So here we are, final year of medical school. Winding up (or to those lucky ones, already finished) electives, CaRMS applications submitted, and now just waiting for those interview offers to roll in. And according to Love Inc, because we’re all super stars, we should expect a bunch of interviews. This all means a lot of traveling, and because Canada is really big, that means a lot of flying.
Flying can be exhilarating, liberating, and luxurious all at once.
But it can also be highly rushed, stressful, and exhausting.
Add in jam packed days full of interviews and the schedule gets even more harried. However, a few small adjustments here and there can help make this peripatetic existence as smooth as possible.
Below are some of those life hacks tips.
- Check-in ahead of time – It’s a basic tip, but needs to be said. Check-in starts at 24 hours before the flight, and you should do it. Why? Well it not only saves you time getting through the airport but gives you better options to choose seating.
- Go carry on – With both Air Canada and West Jet sneaking in the baggage fees this year it’s probably best to leave the big suitcase at home and start focusing on portability. Sure, $25 doesn’t seem too much, but as the interview tour continues that can start adding up. Plus there’s always the added time you have to arrive to the airport ahead of time, additional line to check the baggage in, and the extra time to wait around for the conveyor belt at the end. You do want to be able to hit up the socials after all. Not to mention there’s always that small but nightmarish risk of your suitcase not making the flight with you. Going with the carry-on saves time, money, and creates fewer items to keep track of, which can help ease some of the stress as we navigate through airports, shuttles, cabs, buses, and other unfamiliar areas.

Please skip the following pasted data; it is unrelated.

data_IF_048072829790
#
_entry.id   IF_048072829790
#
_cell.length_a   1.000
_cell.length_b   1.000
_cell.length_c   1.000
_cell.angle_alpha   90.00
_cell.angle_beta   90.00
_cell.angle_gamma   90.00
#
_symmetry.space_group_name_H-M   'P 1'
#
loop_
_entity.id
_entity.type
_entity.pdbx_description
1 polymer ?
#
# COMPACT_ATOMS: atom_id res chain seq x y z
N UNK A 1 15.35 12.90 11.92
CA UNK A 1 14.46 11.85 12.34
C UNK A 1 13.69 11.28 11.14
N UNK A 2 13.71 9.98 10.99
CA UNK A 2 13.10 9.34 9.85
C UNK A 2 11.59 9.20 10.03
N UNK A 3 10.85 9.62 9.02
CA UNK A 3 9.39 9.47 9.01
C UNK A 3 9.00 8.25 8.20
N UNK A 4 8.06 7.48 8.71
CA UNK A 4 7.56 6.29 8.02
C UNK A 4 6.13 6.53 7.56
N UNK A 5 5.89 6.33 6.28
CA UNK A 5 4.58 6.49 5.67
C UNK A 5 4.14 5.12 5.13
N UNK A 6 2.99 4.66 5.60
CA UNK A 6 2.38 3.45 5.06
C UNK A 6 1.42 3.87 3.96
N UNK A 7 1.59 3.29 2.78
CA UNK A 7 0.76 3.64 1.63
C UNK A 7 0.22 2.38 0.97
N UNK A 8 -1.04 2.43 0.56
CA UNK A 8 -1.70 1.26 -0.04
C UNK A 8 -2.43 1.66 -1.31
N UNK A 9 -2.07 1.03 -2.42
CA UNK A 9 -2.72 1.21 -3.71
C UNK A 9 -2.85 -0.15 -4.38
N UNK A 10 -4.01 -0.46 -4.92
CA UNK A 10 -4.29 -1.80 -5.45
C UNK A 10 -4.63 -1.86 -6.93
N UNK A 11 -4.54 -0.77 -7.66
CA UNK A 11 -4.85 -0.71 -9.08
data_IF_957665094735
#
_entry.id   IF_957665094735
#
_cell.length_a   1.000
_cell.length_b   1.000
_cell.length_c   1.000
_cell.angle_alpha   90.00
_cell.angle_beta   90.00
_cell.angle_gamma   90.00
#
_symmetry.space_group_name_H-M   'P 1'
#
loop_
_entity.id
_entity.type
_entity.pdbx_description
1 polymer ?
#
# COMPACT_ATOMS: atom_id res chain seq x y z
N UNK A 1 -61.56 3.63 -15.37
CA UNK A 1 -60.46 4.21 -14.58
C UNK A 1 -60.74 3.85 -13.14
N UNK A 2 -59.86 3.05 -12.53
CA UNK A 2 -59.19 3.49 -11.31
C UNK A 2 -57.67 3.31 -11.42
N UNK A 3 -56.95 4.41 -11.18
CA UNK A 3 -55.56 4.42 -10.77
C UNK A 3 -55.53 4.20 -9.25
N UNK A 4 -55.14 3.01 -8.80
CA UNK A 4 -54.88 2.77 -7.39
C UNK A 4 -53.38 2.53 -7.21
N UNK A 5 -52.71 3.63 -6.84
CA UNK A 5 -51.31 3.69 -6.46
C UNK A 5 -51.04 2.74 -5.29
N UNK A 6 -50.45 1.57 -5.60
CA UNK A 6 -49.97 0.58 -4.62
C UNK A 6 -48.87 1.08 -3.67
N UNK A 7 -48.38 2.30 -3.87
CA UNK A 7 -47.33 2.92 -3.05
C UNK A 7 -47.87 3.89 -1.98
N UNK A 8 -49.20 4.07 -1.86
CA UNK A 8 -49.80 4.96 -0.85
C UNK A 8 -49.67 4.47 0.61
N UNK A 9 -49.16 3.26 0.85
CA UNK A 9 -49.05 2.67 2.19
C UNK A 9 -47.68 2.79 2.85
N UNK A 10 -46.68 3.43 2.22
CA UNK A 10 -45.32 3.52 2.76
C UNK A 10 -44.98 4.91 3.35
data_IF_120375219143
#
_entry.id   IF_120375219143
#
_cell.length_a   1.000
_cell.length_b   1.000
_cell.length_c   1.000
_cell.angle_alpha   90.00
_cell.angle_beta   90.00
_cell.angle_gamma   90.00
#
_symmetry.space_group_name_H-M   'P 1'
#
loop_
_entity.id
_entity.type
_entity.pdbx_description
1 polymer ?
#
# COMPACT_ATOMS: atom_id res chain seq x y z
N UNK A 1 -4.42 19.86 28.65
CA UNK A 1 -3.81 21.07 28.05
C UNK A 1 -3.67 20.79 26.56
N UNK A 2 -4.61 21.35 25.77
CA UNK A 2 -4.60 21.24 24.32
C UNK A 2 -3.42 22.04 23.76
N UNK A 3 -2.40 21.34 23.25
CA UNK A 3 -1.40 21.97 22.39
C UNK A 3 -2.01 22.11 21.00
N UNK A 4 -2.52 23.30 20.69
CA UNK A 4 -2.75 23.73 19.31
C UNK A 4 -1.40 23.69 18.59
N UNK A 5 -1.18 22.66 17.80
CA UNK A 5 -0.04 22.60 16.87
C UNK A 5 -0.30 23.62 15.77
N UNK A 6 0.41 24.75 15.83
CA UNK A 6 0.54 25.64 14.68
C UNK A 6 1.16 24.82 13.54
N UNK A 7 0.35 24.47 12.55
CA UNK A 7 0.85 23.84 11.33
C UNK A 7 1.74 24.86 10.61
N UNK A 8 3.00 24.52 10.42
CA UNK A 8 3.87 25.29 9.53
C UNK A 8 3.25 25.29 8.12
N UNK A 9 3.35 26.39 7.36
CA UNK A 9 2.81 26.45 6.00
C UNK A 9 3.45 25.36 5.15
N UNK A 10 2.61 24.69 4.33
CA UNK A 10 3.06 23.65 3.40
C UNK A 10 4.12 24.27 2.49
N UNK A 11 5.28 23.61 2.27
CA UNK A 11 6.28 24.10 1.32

- Efficient packing – Yes, again a pretty common sense tip (I’m not a certified professional life coach so I, unfortunately, can’t call them LifeProTips) but because we’re traveling for interviews, we have to bring formal suits/pantsuits, coats, shoes, which create necessary bulk to our luggage. Of course, knowing this, there are still a few things that we can do that channels our inner George Clooney.
- Pick versatile items: neutral colours, multipurpose accessories, a lot of black items (jeans, t-shirts, blazers), a good set of multifunction shoes and your formal shoes, and underwear that can be hand washed and quick dried overnight (Tilly’s, Ex-Officio, Uniqlo, MEC all have these options). The internet has tons of lists to offer packing suggestions, even apps to help you minimize. Make use of them.
- Wear the bulk: don’t pack your bulky boots, puffy parka, or dense denims (yeah that last one was a stretch). Wear the heaviest items, and make the most of the space for the lighter gear.
- Roll, don’t fold. Not only does this reduce the wrinkles in your clothes, but also has been scientifically proven (I think) to reduce the amount of space you need for your clothes.
- Tame the security line up: The lines in the airport are Christopher Wallace Notorious, and the worst of them is the line to security. A few things can help speed up this process.